FLYING to Washington DC and London this week, news came of the tragic Ethiopian Boeing 737 Max 8 jet crash almost immediately after take-off, eerily similar to what happened just five months ago to the Lion Air Max 8 jet that also crashed after takeoff from Jakarta last year.
China, Singapore, Indonesia and UK have already banned the overflight of the jet in their airspace pending further investigations, but the US delayed suspension until over 61 countries had done so, prompting one commentator to suggest that the US is losing soft power as a country that used to care about high standards of safety and concern for human life.
Air travel has been the most safe form of transportation, with the risks even lower than travelling by car. But the blog videos showing the plane stalling with very experienced pilots on board seem to suggest to non-engineers that there is something wrong with the plane design.
The remarkable fact is that President Trump weighed in with a tweet that “airplanes are becoming too complex to fly. Pilots are no longer needed, but rather computer scientists from MIT.” He took the decision to suspend the flights. But one could argue that things are so complex these days, do we need auto-pilots in planes, trains, or even countries?
Was this a mechanical hardware, software or human-induced crash amidst excess complexity? Only further investigations will tell.
Complexity theory suggests that you cannot apply simple, linear and mechanical models to understand reality, requiring much more sophisticated pattern recognition methods. Conventional economic models have failed to predict the future because they are too simplistic, assuming that humans have “rational expectations” with perfect information and completely ignoring contextual issues such as climate change, technology disruption and politics - namely, everything that even to a layman, has huge economic consequences.
And that is exactly how it felt after a week visiting the two capitals of the world that used to run the whole world - Washington DC and London.
Both capitals are totally absorbed with present complexities that have no ideal future solutions. We have moved from a simple, predictable world of optimal, “first best” solutions to a condition of utter confusion, in which everything is possible.
We can trace the breakdown of the old order to the Great Financial Recession of 2007/8, which was more accurately a North Atlantic crisis, involving mainly the US and Europe.
The US managed its subprime crisis better, but the Europeans bungled their excessive debt crisis. London and New York, were both hubs and amplifiers of that financial crash, which was solved mainly by massive quantitative easing by the central banks and the reflation by the Chinese in 2009.
With hindsight, the best and brightest financial brains on both sides of the Atlantic were blind to the weaknesses of their complex financial systems, turbo-charged with financial derivatives that Warren Buffett famously called “weapons of mass destruction.”
All financial crises have political origins, and of course, political consequences. In hindsight, the greatest financial innovation of all time was the creation of financial derivatives on NINJA mortgages, namely no-income, no-job residential mortgages which were simply unsustainable.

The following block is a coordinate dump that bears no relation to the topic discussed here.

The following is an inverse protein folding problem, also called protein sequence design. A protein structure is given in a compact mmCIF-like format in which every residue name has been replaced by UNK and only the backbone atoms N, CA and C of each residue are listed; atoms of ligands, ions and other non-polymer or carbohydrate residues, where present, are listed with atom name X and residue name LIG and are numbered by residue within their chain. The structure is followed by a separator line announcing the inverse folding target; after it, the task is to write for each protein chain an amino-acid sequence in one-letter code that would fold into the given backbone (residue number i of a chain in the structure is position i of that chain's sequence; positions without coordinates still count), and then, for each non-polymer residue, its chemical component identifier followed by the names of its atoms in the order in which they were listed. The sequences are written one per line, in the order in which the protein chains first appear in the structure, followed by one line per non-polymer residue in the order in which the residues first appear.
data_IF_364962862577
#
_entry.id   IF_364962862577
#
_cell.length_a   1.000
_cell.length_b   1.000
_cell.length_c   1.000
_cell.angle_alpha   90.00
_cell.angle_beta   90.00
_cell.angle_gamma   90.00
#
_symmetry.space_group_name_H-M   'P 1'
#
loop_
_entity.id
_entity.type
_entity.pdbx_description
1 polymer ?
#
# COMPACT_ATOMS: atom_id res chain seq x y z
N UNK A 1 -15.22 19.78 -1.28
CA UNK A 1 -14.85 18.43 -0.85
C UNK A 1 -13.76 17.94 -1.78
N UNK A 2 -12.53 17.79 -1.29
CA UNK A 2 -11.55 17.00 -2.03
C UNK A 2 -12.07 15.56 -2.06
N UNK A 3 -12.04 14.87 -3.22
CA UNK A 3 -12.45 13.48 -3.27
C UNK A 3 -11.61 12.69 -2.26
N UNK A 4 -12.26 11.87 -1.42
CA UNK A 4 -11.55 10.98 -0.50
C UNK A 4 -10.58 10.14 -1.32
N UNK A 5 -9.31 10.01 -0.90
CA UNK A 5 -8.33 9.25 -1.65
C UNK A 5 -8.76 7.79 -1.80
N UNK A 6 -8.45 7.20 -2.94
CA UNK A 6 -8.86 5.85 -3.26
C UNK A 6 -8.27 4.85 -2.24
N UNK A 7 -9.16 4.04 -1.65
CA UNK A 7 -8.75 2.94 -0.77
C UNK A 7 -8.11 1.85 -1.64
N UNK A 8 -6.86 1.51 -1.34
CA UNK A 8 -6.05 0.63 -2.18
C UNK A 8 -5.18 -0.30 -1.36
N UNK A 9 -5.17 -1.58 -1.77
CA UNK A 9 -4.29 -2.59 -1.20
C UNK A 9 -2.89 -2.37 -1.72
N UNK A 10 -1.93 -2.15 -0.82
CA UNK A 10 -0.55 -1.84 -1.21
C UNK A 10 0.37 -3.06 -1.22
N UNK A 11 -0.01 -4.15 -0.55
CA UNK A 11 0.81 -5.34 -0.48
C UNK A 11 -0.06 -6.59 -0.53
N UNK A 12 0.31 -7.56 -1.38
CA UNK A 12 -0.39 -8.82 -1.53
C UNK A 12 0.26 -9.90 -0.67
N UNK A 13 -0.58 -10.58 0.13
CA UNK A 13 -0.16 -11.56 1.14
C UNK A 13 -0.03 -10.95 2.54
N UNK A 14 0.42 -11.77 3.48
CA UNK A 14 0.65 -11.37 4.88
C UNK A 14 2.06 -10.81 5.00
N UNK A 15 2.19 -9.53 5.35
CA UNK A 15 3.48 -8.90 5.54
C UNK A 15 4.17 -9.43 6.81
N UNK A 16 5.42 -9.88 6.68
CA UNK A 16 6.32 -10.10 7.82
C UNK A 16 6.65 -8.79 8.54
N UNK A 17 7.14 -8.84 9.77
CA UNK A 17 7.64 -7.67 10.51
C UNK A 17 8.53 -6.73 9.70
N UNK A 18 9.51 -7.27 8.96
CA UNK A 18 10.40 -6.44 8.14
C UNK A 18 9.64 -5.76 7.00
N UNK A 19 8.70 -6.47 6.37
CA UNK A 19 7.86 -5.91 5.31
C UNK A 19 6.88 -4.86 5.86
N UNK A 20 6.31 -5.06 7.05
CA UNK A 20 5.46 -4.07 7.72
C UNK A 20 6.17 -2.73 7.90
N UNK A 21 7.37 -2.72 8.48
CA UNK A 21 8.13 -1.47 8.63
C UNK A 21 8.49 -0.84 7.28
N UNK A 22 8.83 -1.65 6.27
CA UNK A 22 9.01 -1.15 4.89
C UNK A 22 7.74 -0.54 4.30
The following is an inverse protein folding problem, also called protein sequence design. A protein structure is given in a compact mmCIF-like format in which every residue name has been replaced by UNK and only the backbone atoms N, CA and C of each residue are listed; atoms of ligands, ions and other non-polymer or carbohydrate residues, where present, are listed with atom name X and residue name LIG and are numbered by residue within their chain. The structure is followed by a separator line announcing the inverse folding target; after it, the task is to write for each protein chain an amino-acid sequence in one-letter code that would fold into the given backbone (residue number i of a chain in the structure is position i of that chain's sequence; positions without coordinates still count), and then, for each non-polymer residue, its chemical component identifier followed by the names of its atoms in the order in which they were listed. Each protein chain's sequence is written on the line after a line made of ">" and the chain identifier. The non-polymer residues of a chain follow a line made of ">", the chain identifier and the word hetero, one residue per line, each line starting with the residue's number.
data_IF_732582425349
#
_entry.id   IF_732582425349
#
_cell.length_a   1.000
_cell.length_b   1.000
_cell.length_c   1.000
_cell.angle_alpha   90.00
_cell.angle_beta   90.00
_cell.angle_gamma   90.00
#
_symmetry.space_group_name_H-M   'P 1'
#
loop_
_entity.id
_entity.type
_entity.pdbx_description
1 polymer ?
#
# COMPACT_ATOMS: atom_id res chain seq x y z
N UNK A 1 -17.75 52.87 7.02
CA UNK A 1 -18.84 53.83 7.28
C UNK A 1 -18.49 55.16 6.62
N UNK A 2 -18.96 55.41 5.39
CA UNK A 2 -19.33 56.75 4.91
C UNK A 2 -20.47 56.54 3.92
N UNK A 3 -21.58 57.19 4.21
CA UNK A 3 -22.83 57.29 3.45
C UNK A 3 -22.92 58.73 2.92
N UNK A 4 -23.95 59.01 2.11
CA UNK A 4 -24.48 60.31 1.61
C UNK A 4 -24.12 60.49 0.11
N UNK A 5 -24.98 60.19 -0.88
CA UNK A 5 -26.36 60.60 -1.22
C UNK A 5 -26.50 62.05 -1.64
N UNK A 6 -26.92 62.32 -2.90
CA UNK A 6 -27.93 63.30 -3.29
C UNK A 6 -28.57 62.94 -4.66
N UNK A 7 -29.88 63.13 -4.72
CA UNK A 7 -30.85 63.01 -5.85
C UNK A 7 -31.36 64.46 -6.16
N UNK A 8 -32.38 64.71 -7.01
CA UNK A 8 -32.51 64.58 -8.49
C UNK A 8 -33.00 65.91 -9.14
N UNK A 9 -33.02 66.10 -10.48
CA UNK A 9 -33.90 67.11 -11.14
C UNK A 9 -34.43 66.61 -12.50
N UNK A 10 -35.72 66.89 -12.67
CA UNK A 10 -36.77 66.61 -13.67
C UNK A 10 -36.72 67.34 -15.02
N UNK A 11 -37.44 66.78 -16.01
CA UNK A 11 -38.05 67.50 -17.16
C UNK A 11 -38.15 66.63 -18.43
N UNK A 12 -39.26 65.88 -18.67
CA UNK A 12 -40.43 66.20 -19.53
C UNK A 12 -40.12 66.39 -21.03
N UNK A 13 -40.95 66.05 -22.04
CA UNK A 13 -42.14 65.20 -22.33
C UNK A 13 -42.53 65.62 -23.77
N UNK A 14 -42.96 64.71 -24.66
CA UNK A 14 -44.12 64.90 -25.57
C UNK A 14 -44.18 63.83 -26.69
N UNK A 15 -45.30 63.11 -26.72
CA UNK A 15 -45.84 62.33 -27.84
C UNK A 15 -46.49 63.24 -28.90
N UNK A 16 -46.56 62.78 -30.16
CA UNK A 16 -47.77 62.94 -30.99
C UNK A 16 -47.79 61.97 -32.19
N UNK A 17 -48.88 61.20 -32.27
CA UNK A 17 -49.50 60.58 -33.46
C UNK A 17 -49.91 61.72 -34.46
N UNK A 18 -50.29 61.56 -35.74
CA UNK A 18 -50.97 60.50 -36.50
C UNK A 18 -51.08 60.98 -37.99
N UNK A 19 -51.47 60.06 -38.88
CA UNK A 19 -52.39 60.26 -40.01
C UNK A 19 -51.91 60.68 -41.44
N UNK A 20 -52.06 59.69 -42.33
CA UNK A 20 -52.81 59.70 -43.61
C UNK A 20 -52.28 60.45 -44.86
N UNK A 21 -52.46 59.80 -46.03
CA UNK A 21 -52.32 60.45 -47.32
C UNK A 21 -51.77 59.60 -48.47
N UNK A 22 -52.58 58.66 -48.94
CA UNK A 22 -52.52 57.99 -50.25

The bangsters of Wall Street turned these financial derivatives into a NONJA outcome, namely “no fail, and no jail” situation whereby no one was accountable to anyone. Heads I win, tail you pay.
The monetary creation of more than US $14 trillion by the top five global central banks brought interest rates down to zero and boosted global asset bubbles, making the rich richer, with the 90% of the population realising that they footed the bill, with the bankers getting off scot-free.
It was this anger plus distrust of the elite, especially the politicians, that drove the electorate to vote for change - Brexit in the case of the United Kingdom and President Trump in the United States. Politics in the United States is deeply divided between the left-wing Democrats, which won control of the House of Representatives last year, and the right wing supporters in the Republican Party, who remain hard-core supporters of Trump.
This week in London, Prime Minister Theresa May had a double parliamentary defeat, despite her heroic efforts to strike a deal.
In two weeks’ time, the United Kingdom may exit Europe with “no deal”, or more possible delays with totally unpredictable economic and political consequences. The European Union does not see any advantage to change its present hardline stance. A wise friend from the City remarked that today, “there is no majority in support of anything”, other than everyone wishing that the whole Brexit issue would just be over and done with, whatever the outcome. All this goes to show is that today the epicentre of global fragility is not in Asia, but in Washington DC and London. Any single miscalculation in policy in both capitals could have serious consequences around the world.
America First policy under President Trump has stirred up a hornet’s nest with the trade dispute with China. Similarly, Brexit will have terrific consequences, not just for Britain, but also for Europe, which is also in a political pickle.
Which brings us back to the jet crashes. If modern airplanes are so complex that we are not sure whether human pilots or auto-pilot software are in charge, who is really piloting our future trajectory?
Our political leaders across the world will do whatever they think is right, but it looks as if they are flying in a fog of uncertainty. We, the silent passengers, watch and wait for key decisions by the pilots in front, pray that they know what they are doing.
And that is the true state in the world from messy geo-politics.
Tan Sri Andrew Sheng writes on global issues from an Asian perspective.